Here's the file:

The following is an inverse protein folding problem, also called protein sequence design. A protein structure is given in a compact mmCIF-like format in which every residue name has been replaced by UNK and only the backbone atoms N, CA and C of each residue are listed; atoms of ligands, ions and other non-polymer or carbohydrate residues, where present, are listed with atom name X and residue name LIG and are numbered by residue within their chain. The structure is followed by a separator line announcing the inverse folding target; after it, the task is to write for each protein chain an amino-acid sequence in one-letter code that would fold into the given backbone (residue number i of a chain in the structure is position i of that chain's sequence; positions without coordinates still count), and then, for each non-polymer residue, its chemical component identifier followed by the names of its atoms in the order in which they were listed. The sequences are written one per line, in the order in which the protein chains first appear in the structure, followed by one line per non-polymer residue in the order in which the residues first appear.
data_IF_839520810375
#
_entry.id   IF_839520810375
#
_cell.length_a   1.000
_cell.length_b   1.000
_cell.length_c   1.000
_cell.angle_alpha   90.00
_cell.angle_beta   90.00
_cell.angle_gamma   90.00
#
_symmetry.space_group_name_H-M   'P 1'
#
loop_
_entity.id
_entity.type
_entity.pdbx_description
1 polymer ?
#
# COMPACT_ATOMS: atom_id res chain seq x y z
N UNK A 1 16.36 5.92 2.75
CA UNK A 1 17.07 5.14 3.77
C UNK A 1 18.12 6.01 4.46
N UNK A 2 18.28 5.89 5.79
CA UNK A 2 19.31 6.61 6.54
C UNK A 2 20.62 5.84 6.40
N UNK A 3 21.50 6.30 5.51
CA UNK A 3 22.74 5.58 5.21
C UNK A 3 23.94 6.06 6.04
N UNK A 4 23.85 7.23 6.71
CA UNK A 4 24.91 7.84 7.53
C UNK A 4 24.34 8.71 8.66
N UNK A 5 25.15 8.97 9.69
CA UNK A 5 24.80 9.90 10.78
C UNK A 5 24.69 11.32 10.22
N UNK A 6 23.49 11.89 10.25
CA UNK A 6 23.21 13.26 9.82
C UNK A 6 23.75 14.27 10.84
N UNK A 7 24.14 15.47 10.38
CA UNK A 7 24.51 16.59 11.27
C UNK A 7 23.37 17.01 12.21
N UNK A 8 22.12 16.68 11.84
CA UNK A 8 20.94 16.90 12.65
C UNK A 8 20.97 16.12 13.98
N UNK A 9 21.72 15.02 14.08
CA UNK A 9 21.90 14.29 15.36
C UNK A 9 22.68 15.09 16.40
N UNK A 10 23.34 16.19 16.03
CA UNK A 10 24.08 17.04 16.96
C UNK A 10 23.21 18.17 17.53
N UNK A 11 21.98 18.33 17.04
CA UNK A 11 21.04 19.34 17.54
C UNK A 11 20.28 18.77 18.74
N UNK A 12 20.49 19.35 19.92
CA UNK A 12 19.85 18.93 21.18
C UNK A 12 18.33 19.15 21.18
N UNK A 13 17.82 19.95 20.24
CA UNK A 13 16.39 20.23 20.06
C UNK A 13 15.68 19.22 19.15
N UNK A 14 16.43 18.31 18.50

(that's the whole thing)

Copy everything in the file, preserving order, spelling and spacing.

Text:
The following is an inverse protein folding problem, also called protein sequence design. A protein structure is given in a compact mmCIF-like format in which every residue name has been replaced by UNK and only the backbone atoms N, CA and C of each residue are listed; atoms of ligands, ions and other non-polymer or carbohydrate residues, where present, are listed with atom name X and residue name LIG and are numbered by residue within their chain. The structure is followed by a separator line announcing the inverse folding target; after it, the task is to write for each protein chain an amino-acid sequence in one-letter code that would fold into the given backbone (residue number i of a chain in the structure is position i of that chain's sequence; positions without coordinates still count), and then, for each non-polymer residue, its chemical component identifier followed by the names of its atoms in the order in which they were listed. The sequences are written one per line, in the order in which the protein chains first appear in the structure, followed by one line per non-polymer residue in the order in which the residues first appear.
data_IF_839520810375
#
_entry.id   IF_839520810375
#
_cell.length_a   1.000
_cell.length_b   1.000
_cell.length_c   1.000
_cell.angle_alpha   90.00
_cell.angle_beta   90.00
_cell.angle_gamma   90.00
#
_symmetry.space_group_name_H-M   'P 1'
#
loop_
_entity.id
_entity.type
_entity.pdbx_description
1 polymer ?
#
# COMPACT_ATOMS: atom_id res chain seq x y z
N UNK A 1 16.36 5.92 2.75
CA UNK A 1 17.07 5.14 3.77
C UNK A 1 18.12 6.01 4.46
N UNK A 2 18.28 5.89 5.79
CA UNK A 2 19.31 6.61 6.54
C UNK A 2 20.62 5.84 6.40
N UNK A 3 21.50 6.30 5.51
CA UNK A 3 22.74 5.58 5.21
C UNK A 3 23.94 6.06 6.04
N UNK A 4 23.85 7.23 6.71
CA UNK A 4 24.91 7.84 7.53
C UNK A 4 24.34 8.71 8.66
N UNK A 5 25.15 8.97 9.69
CA UNK A 5 24.80 9.90 10.78
C UNK A 5 24.69 11.32 10.22
N UNK A 6 23.49 11.89 10.25
CA UNK A 6 23.21 13.26 9.82
C UNK A 6 23.75 14.27 10.84
N UNK A 7 24.14 15.47 10.38
CA UNK A 7 24.51 16.59 11.27
C UNK A 7 23.37 17.01 12.21
N UNK A 8 22.12 16.68 11.84
CA UNK A 8 20.94 16.90 12.65
C UNK A 8 20.97 16.12 13.98
N UNK A 9 21.72 15.02 14.08
CA UNK A 9 21.90 14.29 15.36
C UNK A 9 22.68 15.09 16.40
N UNK A 10 23.34 16.19 16.03
CA UNK A 10 24.08 17.04 16.96
C UNK A 10 23.21 18.17 17.53
N UNK A 11 21.98 18.33 17.04
CA UNK A 11 21.04 19.34 17.54
C UNK A 11 20.28 18.77 18.74
N UNK A 12 20.49 19.35 19.92
CA UNK A 12 19.85 18.93 21.18
C UNK A 12 18.33 19.15 21.18
N UNK A 13 17.82 19.95 20.24
CA UNK A 13 16.39 20.23 20.06
C UNK A 13 15.68 19.22 19.15
N UNK A 14 16.43 18.31 18.50